- 2018Sep 25
*The following is excerpted from an online article posted on HealthDay.
Many American teens are sleep-deprived, and parents blame their attachment to electronics, new survey results show.
Researchers at the University of Michigan conducted a national poll of more than 1,000 parents with at least one child between 13 and 18 years old.
"This poll suggests that sleep problems are common among teens and parents believe late-night use of electronics are a main contributor," said poll co-director Sarah Clark.
"Teens' hectic schedules and homework load, as well as anxiety about school performance and peer relationships, also are seen by parents as contributing to sleep problems," she said in a university news release.
Forty-three percent of the parents said their teen had trouble falling asleep or tossed and turned during the night.
And 56 percent of these parents said that electronics, particularly cellphones and social media, were robbing their teenagers of sleep, the C.S. Mott Children's Hospital National Poll on Children's Health showed.
Less often, parents blamed their child's busy schedule. More than 40 percent of the parents surveyed suggested their teens' homework load and activities disrupted their sleep schedule. Meanwhile, 31 percent of parents said worries about school affected their child's ability to sleep, and 23 percent said their teen's concerns about their social life kept them up at night.
In addition, 10 percent of parents reported that a health condition or medication had a negative effect on their child's sleep habits.
Many parents reported trying to encourage better sleep. More than half said they suggest limiting caffeine intake in the evening or tell their teen to turn off their phones and other electronic devices at bedtime. More than 40 percent recommend a snack before bed, 36 percent tried natural sleep remedies like melatonin, and 28 percent said their teen has tried a sleep aid.
But only 4 in 10 parents with sleep-deprived teens said they talked to a doctor about it.
- 2018Sep 24
*The following is excerpted from an online article posted on PsychCentral.
Children with severe symptoms of depression in second and third grade are six times more likely to have skill deficits, such as problems with social skills or academics, compared to non-depressed children, according to a new study at the University of Missouri (MU).
And while depressive symptoms may not always be obvious to parents or teachers, identifying academic or social deficits may help detect either current or future depression in the child.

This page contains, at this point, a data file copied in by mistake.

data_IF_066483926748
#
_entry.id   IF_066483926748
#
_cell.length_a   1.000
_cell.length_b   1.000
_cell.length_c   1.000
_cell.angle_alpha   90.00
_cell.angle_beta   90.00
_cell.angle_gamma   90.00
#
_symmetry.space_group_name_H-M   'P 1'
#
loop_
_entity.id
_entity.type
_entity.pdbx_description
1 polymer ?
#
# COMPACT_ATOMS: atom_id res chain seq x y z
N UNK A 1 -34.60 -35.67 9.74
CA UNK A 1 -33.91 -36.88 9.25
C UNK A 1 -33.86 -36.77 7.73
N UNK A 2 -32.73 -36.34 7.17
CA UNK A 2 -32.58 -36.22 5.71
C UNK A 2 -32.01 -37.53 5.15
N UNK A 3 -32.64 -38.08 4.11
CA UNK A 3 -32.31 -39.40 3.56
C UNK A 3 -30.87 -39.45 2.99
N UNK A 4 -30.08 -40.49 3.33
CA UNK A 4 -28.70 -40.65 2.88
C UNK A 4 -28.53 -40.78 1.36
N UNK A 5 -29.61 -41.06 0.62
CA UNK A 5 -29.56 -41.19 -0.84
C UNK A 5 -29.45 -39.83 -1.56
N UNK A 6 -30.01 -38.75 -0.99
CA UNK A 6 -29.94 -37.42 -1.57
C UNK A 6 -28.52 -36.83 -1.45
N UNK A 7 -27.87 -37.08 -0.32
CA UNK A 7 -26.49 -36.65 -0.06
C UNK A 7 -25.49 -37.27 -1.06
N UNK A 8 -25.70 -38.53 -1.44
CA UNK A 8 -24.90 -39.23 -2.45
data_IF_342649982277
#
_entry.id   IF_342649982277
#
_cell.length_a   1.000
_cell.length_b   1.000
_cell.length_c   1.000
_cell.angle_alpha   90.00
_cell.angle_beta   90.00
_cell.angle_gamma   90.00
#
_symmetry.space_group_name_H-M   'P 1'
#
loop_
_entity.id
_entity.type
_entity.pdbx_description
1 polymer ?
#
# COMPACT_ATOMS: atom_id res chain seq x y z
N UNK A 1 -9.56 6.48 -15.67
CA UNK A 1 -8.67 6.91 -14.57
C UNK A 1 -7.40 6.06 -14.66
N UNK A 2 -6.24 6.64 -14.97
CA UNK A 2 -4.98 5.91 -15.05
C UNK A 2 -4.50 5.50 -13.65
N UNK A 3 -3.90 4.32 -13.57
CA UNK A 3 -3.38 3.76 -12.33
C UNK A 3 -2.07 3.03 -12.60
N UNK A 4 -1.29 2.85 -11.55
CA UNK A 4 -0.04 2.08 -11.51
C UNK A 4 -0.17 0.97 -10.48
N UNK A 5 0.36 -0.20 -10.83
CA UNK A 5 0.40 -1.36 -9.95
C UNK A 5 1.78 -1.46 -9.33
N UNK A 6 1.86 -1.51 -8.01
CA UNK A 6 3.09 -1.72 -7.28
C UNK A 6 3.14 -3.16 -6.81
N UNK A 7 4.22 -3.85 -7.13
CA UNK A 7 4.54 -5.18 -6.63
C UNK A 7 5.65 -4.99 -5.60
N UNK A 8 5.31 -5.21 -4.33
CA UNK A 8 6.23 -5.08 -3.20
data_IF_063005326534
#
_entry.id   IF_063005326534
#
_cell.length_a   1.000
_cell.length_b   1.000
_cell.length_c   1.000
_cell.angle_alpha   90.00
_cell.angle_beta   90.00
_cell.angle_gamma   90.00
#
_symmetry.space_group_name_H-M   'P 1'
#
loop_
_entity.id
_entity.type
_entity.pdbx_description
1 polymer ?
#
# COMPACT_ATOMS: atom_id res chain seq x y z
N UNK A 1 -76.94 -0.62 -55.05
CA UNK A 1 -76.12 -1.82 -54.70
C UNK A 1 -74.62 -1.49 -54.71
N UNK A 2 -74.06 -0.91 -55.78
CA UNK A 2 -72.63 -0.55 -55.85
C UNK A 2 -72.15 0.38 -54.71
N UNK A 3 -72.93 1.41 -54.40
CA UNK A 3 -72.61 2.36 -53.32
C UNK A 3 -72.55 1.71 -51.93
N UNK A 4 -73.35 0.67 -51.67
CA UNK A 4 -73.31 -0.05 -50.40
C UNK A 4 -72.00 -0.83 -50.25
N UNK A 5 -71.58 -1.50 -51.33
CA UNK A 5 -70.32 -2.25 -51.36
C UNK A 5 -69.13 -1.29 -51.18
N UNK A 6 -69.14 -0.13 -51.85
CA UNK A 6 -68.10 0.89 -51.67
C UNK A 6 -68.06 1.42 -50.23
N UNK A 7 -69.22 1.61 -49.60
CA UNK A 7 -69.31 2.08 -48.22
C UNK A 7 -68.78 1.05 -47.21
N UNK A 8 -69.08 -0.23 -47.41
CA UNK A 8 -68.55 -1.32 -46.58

“The gold standard for identifying children who might be at risk for developing depression later in life is to ask the children themselves,” said Dr. Keith Herman, professor in the MU College of Education.
“However, even if a child doesn’t say they feel depressed, certain outward behaviors might provide clues to the state of the child’s mental health. It’s important for teachers and parents to catch these behaviors early to prevent long-term problems that occur with depression.”
It is also important to note that parents and teachers may be seeing different sides of the same coin, and that both may be correct.
“When you ask teachers and parents to rate a child’s level of depression, there is usually only about 5-10 percent overlap in their ratings. For example, the teacher might report that a child has difficulties making friends in class, but the parent might not notice this issue at home,” said Herman.
“Some people would view that overlap as the truth about a child’s well-being and areas of disagreement as errors, but we need to explore the possibility that they each are seeing different aspects of children’s behavior and mental health.”
For the study, Herman and education professor Dr. Wendy Reinke observed 643 children in early elementary school to investigate how patterns between student, teacher and parent reporting can be used to gain a holistic picture of a child’s mental health.
They discovered that even though 30 percent of the children reported feeling mildly to severely depressed, parents and teachers often failed to recognize the child as depressed. However, teachers and parents were better at identifying other symptoms that might predict long-term risk for depression, such as social problems, inattention and skill deficits.
This could be crucial, as Herman found that the children showing severe signs of depression were six times more likely to have skill deficits than their peers.
- 2018Sep 21
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6. Youngblood - 5 Seconds of Summer
7. This Feeling (feat. Kelsea Ballerini) - The Chainsmokers
8. I'm a Mess - Bebe Rexha
9. Girls Like You (feat. Cardi B) - Maroon 5
10. Happier - Marshmello & Bastille
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